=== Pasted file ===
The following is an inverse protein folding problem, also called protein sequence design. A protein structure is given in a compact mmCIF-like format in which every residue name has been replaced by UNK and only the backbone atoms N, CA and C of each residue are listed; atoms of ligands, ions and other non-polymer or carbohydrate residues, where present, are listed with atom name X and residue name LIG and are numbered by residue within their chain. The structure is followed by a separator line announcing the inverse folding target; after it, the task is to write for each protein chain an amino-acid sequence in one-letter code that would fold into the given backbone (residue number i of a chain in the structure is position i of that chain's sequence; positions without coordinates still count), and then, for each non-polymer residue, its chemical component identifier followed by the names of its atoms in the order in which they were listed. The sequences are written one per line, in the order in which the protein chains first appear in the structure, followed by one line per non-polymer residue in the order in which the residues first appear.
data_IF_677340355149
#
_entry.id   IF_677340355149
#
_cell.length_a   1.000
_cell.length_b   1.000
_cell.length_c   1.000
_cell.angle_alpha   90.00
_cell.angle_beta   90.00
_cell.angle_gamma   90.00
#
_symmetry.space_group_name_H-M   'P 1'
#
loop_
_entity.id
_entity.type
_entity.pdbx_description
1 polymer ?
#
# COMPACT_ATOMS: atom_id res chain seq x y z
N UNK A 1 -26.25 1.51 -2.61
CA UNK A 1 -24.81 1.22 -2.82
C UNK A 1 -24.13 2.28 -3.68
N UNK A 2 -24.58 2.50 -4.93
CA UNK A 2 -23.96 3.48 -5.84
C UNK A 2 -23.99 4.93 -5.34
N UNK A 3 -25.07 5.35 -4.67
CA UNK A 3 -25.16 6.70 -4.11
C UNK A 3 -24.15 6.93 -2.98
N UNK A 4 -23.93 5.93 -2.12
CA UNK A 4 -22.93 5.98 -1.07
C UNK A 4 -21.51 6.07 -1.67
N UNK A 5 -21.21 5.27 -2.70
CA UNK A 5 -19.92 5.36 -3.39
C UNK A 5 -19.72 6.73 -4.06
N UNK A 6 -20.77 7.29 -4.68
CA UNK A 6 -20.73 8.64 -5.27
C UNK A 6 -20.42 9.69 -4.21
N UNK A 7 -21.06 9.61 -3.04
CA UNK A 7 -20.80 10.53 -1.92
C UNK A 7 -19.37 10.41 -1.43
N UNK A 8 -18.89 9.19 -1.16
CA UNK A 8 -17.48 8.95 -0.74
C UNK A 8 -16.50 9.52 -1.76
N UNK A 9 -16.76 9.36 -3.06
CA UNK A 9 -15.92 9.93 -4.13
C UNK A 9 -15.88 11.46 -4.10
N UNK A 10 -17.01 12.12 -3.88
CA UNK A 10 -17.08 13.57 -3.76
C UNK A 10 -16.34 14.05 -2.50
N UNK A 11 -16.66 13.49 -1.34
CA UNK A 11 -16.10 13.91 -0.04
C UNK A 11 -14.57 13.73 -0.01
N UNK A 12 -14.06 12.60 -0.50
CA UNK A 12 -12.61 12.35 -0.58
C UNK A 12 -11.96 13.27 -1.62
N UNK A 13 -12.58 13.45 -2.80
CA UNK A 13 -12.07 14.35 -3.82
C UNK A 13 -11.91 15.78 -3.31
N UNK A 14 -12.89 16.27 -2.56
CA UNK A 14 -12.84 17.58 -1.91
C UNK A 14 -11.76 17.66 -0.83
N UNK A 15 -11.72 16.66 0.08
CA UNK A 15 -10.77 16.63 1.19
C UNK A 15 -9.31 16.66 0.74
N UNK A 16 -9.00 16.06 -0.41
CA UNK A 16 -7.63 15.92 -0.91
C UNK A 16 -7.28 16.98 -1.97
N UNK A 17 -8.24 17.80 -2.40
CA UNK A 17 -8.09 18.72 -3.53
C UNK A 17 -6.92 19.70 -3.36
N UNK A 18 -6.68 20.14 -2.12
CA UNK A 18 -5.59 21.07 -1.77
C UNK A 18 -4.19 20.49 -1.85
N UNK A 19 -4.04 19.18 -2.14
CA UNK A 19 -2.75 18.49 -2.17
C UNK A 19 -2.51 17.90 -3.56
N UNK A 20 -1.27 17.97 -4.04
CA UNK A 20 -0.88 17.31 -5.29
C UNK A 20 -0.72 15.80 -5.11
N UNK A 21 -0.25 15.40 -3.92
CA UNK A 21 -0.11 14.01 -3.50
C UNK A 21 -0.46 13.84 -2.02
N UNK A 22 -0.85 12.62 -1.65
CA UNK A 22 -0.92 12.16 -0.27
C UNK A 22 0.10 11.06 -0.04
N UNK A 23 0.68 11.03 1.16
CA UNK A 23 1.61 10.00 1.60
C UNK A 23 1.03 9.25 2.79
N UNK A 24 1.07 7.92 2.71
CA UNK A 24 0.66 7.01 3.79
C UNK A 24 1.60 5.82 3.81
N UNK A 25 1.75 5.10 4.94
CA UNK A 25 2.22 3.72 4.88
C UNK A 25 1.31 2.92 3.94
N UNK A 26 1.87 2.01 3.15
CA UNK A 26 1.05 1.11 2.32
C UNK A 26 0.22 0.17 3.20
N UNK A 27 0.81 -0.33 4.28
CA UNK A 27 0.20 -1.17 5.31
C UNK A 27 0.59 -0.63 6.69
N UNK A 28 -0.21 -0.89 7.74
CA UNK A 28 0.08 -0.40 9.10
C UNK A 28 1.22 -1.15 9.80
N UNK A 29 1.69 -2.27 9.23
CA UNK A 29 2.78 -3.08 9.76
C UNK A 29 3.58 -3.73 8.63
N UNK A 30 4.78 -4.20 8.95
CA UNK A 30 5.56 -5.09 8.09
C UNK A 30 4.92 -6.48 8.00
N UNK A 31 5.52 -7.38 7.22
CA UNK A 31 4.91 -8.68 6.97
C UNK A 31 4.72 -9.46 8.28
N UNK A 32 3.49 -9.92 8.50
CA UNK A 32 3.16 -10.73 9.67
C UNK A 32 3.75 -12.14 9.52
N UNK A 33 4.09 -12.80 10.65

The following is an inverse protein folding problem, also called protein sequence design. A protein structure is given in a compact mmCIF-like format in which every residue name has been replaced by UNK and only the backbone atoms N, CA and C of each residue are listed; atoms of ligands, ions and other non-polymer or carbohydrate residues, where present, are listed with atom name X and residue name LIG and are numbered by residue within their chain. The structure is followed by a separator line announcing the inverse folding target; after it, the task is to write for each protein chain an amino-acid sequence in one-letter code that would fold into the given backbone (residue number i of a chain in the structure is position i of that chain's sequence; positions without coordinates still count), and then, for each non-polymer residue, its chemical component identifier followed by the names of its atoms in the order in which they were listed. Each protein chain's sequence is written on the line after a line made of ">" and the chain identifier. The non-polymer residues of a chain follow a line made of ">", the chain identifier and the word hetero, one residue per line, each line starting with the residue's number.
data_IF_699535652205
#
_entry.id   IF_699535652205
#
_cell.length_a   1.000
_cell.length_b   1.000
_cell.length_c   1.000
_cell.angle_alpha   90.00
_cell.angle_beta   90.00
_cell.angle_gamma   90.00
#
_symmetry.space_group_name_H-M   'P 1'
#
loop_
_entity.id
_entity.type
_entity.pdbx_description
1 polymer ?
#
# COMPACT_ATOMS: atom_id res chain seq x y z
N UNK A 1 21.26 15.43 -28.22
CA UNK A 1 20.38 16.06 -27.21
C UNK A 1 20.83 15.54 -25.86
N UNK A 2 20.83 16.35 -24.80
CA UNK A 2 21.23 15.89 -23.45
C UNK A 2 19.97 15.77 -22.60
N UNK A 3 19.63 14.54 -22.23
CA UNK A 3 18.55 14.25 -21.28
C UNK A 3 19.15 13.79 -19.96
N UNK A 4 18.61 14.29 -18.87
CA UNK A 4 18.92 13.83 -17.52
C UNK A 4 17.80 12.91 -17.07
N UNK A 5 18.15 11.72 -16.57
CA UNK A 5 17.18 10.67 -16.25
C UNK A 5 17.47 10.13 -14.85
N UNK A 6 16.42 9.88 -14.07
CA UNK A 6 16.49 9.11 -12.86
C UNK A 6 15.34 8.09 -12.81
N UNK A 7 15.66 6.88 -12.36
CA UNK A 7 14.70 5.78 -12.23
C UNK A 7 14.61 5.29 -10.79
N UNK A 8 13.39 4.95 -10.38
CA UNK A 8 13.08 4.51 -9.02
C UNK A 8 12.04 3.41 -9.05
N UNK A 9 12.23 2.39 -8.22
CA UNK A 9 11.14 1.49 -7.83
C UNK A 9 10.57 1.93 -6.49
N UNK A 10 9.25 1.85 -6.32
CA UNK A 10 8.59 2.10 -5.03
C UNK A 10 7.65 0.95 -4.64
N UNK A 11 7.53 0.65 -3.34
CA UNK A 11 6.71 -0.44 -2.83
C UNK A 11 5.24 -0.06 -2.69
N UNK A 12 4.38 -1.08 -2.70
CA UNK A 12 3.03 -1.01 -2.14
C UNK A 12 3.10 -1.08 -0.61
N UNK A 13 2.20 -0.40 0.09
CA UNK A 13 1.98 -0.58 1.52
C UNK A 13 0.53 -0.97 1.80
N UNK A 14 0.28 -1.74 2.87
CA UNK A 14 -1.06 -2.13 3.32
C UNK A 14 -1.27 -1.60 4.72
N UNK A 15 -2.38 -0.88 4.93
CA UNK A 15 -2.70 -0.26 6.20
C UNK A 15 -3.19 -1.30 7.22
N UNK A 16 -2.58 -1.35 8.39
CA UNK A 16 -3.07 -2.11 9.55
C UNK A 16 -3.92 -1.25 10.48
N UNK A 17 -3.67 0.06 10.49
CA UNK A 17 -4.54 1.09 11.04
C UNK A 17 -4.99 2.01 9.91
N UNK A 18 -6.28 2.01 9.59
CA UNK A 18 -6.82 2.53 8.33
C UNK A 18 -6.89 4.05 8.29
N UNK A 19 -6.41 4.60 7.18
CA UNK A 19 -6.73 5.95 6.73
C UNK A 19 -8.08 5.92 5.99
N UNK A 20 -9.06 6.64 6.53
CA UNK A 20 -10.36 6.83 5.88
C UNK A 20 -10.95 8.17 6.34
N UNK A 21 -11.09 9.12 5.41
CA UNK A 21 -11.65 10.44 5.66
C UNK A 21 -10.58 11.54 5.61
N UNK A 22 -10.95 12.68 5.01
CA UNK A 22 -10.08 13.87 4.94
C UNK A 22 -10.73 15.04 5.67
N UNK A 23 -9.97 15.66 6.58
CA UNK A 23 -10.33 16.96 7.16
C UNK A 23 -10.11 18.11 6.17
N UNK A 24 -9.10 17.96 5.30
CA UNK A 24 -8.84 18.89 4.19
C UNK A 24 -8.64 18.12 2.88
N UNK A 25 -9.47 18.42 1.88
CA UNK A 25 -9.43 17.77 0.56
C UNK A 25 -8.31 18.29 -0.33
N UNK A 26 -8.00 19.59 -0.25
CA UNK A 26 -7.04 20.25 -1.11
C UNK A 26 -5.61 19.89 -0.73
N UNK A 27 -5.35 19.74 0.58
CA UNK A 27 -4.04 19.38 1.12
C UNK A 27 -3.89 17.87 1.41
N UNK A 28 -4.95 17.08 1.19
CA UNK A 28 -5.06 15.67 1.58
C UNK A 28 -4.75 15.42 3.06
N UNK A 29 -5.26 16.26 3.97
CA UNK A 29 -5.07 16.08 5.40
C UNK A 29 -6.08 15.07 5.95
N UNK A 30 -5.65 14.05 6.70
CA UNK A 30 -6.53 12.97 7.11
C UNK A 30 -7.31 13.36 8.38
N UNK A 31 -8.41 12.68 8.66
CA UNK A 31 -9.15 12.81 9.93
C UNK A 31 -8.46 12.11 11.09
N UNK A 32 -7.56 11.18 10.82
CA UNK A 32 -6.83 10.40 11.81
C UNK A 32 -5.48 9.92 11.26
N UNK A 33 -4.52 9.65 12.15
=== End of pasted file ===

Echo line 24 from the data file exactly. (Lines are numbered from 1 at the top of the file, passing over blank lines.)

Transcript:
C UNK A 1 -24.13 2.28 -3.68